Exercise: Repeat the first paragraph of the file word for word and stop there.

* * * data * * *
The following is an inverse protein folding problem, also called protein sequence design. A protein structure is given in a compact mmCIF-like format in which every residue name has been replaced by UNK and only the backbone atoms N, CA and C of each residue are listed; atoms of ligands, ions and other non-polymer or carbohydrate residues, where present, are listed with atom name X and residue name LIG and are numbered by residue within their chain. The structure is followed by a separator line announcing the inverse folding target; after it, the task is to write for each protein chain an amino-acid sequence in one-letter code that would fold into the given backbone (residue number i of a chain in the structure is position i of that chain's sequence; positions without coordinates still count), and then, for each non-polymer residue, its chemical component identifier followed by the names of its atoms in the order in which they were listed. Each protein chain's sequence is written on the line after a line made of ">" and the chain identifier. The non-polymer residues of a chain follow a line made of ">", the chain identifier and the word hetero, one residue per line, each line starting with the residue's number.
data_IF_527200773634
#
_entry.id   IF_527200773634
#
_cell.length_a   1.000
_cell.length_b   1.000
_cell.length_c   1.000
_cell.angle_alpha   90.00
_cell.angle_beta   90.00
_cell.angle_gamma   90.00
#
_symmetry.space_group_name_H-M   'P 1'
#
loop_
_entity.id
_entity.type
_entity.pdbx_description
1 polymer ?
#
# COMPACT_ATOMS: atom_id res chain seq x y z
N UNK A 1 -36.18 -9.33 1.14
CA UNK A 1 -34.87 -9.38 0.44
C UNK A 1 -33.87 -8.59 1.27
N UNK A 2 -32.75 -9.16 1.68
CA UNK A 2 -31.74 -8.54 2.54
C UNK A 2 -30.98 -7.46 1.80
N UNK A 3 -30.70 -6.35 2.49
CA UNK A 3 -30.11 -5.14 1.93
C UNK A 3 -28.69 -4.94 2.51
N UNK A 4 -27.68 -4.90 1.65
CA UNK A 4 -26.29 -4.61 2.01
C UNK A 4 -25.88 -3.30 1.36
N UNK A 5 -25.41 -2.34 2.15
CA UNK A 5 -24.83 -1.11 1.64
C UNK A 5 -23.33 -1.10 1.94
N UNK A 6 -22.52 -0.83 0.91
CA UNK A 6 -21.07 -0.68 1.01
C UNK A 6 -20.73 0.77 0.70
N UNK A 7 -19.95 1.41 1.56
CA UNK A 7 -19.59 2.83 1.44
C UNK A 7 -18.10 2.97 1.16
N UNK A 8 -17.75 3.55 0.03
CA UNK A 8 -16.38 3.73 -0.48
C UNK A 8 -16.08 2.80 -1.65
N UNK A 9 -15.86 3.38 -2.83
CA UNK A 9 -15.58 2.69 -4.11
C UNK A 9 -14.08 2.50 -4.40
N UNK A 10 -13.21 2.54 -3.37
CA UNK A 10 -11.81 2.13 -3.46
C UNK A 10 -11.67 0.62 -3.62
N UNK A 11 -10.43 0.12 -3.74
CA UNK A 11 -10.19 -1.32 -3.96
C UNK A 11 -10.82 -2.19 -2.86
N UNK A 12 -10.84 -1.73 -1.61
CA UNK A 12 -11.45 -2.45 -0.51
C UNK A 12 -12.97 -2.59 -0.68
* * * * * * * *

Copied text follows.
The following is an inverse protein folding problem, also called protein sequence design. A protein structure is given in a compact mmCIF-like format in which every residue name has been replaced by UNK and only the backbone atoms N, CA and C of each residue are listed; atoms of ligands, ions and other non-polymer or carbohydrate residues, where present, are listed with atom name X and residue name LIG and are numbered by residue within their chain. The structure is followed by a separator line announcing the inverse folding target; after it, the task is to write for each protein chain an amino-acid sequence in one-letter code that would fold into the given backbone (residue number i of a chain in the structure is position i of that chain's sequence; positions without coordinates still count), and then, for each non-polymer residue, its chemical component identifier followed by the names of its atoms in the order in which they were listed. Each protein chain's sequence is written on the line after a line made of ">" and the chain identifier. The non-polymer residues of a chain follow a line made of ">", the chain identifier and the word hetero, one residue per line, each line starting with the residue's number.